Bank stocks took another beating Thursday as investors continued to unload shares amid uncertainty about banks' earnings prospects.
"Get out your tourniquet," said one analyst, as blood-red numbers flashed across his trading screen, indicating the fourth straight day of severe declines in bank stock prices.
The Standard & Poor's bank index fell 2.1%, while the S&P 500 dropped 0.8%.
Since the new year began, the bank index has dropped 5.7%, while the composite index has given up 2.0%.
It was the worst showing by banks on the stock market in the days prior to earnings in recent memory. Indeed, banks have usually rallied in advance of earnings.
Some analysts said this week's angst is nothing that can't be cured by a positive round of earnings reports. But positive news from the first major bank to report results did nothing to slow the spiral.
SunTrust Banks Inc. reported fourth-quarter earnings up 8.6% from the first quarter of 1997, in line with expectations. (See article, page 4.) But investors sold off the stock anyway, despite upgrades from Bear, Stearns & Co. and Josephthal & Co. The Atlanta bank's shares closed the day at $68.0625, down $1.8125.
Bill Schneider, head of bank stock trading at Salomon Smith Barney, said recent sectorwide downgrades by prominent analysts "totally took the momentum away from the banks.
"Everyone had overweighted the group because it had done so well, and so selling begets selling. It's getting pretty critical that the group stabilize soon," Mr. Schneider said.
Analysts said investors were still worried about the Asian economic crisis, and now have started to fret over a flattening yield curve that calls into question whether banks can earn money on loans.
"A lot of negative factors have come together at the same time," said Scott Edgar, director of research at Sife Trust Fund, Walnut Creek, Calif., who said he has used the selloff to buy a few bank stocks. "People who aren't hard-core bank investors are probably taking their gains now. But in a week people will probably be focusing on how solid bank earnings look compared to other sectors."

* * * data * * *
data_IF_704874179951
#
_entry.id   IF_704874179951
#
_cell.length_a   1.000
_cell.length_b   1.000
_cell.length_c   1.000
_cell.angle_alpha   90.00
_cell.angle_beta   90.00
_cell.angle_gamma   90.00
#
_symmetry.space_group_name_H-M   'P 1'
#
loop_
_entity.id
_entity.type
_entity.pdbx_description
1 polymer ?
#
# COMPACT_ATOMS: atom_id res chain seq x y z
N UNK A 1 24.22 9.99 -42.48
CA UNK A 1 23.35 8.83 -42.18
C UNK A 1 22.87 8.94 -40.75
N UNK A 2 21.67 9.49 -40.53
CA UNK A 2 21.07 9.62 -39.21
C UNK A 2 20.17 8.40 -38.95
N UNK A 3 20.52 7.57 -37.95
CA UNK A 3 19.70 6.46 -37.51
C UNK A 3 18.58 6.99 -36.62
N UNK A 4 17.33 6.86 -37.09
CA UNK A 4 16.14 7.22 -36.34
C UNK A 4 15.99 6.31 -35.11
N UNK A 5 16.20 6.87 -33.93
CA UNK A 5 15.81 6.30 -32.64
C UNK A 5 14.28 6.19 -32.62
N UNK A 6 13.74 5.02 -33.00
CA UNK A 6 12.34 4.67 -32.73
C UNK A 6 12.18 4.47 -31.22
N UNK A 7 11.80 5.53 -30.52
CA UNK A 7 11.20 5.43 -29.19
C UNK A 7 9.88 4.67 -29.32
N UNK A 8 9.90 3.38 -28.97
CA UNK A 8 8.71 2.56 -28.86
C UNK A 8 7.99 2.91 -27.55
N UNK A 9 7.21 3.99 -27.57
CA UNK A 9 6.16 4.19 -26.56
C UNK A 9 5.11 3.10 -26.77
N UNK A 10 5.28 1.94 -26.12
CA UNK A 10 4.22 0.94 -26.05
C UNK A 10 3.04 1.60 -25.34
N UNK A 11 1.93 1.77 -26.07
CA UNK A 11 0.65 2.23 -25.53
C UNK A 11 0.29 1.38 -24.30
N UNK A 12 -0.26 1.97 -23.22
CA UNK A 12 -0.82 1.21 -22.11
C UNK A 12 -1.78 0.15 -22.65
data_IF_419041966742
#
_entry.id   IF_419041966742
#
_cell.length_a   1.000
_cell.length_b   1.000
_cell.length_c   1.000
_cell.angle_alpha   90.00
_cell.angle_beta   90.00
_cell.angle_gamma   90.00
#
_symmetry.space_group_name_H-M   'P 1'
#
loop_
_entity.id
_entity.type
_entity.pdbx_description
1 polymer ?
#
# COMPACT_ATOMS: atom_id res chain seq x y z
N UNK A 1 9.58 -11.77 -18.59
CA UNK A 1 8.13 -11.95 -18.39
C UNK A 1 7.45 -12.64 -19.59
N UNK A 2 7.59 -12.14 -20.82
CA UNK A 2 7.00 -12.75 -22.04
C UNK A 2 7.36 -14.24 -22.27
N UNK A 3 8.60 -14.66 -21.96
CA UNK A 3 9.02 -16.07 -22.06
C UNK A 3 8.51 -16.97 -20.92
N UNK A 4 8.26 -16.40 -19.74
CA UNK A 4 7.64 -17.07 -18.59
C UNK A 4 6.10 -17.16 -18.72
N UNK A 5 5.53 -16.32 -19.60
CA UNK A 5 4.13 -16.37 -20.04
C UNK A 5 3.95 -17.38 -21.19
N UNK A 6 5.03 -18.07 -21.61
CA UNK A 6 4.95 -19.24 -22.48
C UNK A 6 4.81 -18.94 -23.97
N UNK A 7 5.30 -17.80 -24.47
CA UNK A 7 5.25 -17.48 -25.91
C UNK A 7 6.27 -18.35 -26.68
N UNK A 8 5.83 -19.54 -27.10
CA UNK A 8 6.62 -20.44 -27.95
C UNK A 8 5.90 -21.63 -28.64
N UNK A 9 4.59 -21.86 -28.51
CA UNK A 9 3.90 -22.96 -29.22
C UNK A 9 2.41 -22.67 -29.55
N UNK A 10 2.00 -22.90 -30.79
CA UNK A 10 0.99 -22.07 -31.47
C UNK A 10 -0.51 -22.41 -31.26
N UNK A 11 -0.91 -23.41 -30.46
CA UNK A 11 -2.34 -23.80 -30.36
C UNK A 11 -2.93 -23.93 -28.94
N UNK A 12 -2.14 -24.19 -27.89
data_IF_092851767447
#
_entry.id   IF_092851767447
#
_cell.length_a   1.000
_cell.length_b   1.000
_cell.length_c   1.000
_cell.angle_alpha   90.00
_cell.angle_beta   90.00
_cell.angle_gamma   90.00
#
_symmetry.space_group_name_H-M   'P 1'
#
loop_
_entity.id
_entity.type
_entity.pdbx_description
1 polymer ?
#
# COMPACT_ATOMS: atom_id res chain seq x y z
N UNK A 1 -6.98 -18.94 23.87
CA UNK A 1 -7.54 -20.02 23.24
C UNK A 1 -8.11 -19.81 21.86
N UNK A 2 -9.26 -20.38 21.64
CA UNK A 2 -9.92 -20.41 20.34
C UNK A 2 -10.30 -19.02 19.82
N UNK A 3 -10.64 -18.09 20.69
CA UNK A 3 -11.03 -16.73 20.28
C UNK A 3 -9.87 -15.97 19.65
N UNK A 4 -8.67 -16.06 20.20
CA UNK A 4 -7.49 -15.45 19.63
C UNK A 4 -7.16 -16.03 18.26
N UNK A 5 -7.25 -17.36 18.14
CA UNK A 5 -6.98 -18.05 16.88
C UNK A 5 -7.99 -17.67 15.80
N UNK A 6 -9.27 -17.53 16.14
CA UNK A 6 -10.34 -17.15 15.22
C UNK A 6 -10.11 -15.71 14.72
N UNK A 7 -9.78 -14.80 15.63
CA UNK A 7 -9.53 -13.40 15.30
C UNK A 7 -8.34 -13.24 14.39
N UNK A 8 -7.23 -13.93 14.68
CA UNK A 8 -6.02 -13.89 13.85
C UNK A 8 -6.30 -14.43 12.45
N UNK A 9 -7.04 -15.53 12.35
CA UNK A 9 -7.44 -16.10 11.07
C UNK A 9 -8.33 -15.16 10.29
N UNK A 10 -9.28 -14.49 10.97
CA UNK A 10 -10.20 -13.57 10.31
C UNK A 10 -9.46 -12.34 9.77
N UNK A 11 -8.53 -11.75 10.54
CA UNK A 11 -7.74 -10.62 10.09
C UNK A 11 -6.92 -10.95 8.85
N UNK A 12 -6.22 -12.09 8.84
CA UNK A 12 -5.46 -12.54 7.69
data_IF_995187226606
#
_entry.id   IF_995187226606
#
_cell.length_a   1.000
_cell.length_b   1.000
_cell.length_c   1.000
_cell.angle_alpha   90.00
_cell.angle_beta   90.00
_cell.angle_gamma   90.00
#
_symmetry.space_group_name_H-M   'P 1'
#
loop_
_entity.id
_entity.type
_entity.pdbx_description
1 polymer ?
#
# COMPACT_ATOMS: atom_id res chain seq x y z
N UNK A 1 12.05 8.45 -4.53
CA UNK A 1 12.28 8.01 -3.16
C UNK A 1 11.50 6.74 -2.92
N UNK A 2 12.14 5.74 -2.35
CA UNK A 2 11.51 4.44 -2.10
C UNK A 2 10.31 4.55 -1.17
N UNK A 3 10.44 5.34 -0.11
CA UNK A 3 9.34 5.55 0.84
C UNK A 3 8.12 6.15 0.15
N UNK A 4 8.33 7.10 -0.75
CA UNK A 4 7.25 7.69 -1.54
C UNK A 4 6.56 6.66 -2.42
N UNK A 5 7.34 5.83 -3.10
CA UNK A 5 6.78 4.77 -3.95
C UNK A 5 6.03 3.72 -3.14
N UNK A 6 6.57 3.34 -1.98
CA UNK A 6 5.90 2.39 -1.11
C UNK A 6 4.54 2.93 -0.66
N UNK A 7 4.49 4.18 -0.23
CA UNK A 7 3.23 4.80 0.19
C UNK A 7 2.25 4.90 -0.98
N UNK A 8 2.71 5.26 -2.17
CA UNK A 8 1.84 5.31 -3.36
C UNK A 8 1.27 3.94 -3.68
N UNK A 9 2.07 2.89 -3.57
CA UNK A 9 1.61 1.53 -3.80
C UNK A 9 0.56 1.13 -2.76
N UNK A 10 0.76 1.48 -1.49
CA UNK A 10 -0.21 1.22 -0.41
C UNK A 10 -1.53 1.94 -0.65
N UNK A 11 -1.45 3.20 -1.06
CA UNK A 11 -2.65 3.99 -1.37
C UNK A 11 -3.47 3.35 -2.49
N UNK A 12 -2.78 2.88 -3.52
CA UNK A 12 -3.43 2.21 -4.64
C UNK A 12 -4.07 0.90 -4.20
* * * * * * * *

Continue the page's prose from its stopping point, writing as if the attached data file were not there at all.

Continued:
Many investors said that momentum investors entered the market late in the year and now are pulling out. "Banks got bid up to excess valuations," said Thomas Lefebrve, portfolio manager at Phoenix Duff & Phelps. "But banks are still compelling overall, especially in the regionals, and this group has outperformed the market over the past month."
Continuing worries about Asia are still hurting bank stocks, particularly at the biggest banks, analysts said, in part because banks haven't provided investors much guidance on how a downturn there could affect lending or trading.
"Banks haven't delineated well what their exposure in Asia really is," said analyst Lawrence W. Cohn at Ryan, Beck & Co.
But he added that there's not much bank managements can do to reassure investors right now, because they are in mandated "quiet periods" just before earnings come out. During these quiet periods banks must also cease buying back their stock. Buybacks can serve as a share price floor when investors sell.
Until banks come out with their earnings and start talking to investors again next week, Mr. Cohn said, "you've got everyone trying to figure out what's real and what's imagined."
The possibility of an extended Asian economic crisis combined with an unusual interest rate environment is particularly worrisome because it creates the possibility for derivatives-related losses unseen since 1994.
Derivatives are confidential contracts tied to changes in interest rates, foreign exchange, or other indexes or assets.
Major trading banks have made tremendous profits tailoring these contracts to the wishes of their corporate customers.
"These contracts have all been written lately when the yield curve sloped one way," observed one analyst. "We'll see what happens on the other side of the curve."